The independent report served as an excellent assessment of QbD implementation by the pharmaceutical industry and of FDA policies
and practices from industry's perspective. We were extremely encouraged to see from the report that the understanding and
practice of QbD is evolving, gaining momentum, and generating passion throughout industry. As a result of the report, we have
accelerated our internal drive toward the implementation and adoption of QbD and are in a better position to determine what
we need to support the process for the next 5 years.
Looking back, the first 5 years of the QbD initiative were spent developing the concept of QbD. This included setting the
aspiration and getting stakeholders on board—something we accomplished by initiating a number of outreach efforts; working
with international regulators and industry to develop the ICH Q8, Q9, and Q10 guidelines on pharmaceutical development, risk
management, and quality systems; and increasing our own internal knowledge and capability.
Looking forward, we plan to spend the next 5 years focusing on putting QbD into consistent practice, including ensuring the
clarity of our vision, message, and aspirational targets and timelines; clarifying expectations and benefits of QbD within
FDA and industry; and ensuring a broad codification and guidances. As such, we are working toward consistency of concepts
within FDA, including: (1) ensuring that other organizations involved in supporting QbD (e.g., inspectional components) are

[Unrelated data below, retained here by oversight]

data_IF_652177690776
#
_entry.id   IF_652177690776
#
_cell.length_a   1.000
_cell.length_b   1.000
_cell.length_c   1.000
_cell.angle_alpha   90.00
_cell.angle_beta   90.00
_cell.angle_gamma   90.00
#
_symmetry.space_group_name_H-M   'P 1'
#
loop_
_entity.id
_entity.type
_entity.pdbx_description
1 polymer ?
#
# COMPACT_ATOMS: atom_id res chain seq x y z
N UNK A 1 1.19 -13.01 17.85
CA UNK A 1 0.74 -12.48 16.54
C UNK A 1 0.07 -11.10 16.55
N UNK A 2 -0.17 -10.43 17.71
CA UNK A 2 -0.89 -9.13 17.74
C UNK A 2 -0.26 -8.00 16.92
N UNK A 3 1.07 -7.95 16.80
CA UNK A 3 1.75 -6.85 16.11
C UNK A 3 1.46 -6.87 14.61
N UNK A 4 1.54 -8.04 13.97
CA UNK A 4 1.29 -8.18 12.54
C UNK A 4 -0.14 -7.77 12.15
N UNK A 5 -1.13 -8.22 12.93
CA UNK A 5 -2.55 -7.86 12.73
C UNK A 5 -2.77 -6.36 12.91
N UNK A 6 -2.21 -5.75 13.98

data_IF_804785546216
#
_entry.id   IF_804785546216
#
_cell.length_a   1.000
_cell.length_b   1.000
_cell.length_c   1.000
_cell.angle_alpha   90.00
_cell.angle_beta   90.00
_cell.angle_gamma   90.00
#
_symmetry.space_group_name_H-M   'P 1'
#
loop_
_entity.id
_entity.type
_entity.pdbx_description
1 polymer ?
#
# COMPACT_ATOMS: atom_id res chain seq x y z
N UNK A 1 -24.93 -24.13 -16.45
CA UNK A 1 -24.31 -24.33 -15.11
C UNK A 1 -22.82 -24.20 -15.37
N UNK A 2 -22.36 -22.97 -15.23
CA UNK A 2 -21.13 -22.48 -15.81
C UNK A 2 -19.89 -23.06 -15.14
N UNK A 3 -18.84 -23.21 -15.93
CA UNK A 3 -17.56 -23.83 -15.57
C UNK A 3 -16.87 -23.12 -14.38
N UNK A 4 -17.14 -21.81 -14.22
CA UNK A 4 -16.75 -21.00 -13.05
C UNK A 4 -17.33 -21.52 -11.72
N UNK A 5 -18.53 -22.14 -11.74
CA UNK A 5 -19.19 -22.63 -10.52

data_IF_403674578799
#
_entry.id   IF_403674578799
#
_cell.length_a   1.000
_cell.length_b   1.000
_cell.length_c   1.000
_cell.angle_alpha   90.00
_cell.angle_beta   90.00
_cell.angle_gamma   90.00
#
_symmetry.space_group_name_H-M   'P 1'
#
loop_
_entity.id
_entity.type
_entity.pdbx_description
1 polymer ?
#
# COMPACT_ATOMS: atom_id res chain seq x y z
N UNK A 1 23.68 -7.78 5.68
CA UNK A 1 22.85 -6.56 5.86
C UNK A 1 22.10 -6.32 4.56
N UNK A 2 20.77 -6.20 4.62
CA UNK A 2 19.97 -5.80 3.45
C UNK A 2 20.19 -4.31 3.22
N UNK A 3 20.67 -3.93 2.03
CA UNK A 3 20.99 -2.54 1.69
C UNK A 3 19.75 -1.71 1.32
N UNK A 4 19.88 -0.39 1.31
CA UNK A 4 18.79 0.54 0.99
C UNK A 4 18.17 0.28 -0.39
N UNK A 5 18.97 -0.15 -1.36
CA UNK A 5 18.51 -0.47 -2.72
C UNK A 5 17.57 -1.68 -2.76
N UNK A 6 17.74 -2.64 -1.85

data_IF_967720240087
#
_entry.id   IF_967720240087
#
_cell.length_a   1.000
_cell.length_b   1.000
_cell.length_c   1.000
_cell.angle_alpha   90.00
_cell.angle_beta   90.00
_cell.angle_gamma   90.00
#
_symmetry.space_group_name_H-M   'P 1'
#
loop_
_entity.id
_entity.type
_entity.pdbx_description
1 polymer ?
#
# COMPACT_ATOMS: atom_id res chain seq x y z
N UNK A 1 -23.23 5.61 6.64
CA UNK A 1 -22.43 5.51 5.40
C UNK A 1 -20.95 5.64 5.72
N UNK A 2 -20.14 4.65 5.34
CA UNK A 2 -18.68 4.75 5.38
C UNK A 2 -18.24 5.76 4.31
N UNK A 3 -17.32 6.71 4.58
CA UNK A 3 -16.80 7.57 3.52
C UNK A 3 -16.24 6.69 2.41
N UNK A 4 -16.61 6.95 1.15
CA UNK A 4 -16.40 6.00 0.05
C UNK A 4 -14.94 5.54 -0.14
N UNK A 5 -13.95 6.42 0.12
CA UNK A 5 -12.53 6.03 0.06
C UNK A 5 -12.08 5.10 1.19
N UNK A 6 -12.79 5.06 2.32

completely aware of the principles of QbD and how they need to be applied, and (2) enhancing collaboration among the organizational
components that are responsible for the overall quality of drugs. We are in the process of developing and implementing our
internal quality system to ensure the quality and consistency of all CMC reviews, including the review of QbD submissions.
We believe that the implementation of QbD has been significant in advancing FDA's desired state for pharmaceutical manufacturing:
"A maximally efficient, agile, flexible pharmaceutical manufacturing sector that reliably produces high quality drug products
without extensive regulatory oversight" (1). We look forward to continuing to work with industry and other stakeholders to
ensure this desired state is reached.
Helen N. Winkle is director of the Office of Pharmaceutical Science (OPS) at the Center for Drug Evaluation and Research (CDER) within FDA.
Moheb M. Nasr, PhD,* is director of the Office of New Drug Quality Assessment in OPS, CDER, at FDA, 10903 New Hampshire Ave., Silver Spring, MD,
20993, tel. 301.796.1900, Moheb.Nasr@fda.hhs.gov
*To whom all correspondence should be addressed.
1. J. Woodcock, "The Desired State: A Mutual Goal of Industry, Society, and the Regulators" (October 2005).